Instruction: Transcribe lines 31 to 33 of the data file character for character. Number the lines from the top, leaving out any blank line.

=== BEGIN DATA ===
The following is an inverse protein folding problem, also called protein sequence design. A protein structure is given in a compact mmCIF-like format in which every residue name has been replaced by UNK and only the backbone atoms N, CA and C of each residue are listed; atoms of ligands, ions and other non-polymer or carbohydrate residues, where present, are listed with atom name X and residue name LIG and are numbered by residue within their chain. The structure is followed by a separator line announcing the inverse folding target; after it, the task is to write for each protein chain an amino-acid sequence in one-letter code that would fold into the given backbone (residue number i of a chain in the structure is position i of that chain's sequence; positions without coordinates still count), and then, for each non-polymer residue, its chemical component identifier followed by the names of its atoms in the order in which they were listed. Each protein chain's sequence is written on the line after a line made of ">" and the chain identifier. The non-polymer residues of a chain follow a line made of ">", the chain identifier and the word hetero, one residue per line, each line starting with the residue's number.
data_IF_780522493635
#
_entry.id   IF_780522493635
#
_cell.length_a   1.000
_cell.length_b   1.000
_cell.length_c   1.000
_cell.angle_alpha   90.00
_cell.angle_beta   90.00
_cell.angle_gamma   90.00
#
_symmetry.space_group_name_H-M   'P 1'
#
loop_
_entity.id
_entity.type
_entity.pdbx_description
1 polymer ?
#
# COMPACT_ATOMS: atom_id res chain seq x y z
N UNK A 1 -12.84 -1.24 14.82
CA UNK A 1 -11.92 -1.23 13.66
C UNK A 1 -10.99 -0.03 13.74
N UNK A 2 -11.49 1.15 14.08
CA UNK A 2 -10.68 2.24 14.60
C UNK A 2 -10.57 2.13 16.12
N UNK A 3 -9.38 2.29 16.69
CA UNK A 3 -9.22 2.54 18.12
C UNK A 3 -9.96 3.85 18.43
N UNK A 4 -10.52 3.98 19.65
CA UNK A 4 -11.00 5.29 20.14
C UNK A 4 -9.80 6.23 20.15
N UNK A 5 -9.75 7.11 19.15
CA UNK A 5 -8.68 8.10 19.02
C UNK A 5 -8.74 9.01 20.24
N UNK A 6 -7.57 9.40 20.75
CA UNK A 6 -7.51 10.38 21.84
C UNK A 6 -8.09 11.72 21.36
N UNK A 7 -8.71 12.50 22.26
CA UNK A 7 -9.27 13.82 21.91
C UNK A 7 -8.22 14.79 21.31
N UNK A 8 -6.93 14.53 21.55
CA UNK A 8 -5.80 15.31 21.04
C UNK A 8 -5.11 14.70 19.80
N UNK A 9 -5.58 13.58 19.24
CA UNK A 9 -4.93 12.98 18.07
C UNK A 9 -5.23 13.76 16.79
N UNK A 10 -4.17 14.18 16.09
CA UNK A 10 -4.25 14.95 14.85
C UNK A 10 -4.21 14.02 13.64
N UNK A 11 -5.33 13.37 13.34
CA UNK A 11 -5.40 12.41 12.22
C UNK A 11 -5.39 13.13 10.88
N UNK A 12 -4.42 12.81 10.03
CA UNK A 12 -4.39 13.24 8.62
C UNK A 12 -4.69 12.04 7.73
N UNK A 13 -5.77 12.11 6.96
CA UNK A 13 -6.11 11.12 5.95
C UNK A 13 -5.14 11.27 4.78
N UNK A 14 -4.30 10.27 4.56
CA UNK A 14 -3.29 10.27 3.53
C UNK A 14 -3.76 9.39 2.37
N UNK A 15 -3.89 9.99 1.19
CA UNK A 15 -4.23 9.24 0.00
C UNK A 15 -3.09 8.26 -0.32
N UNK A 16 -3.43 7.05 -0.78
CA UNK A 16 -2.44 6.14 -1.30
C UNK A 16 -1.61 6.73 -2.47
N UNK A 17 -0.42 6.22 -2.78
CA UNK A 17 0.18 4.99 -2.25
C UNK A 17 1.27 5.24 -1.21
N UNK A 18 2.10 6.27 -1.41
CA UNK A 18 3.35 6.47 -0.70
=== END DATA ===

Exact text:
N UNK A 4 -10.52 3.98 19.65
CA UNK A 4 -11.00 5.29 20.14
C UNK A 4 -9.80 6.23 20.15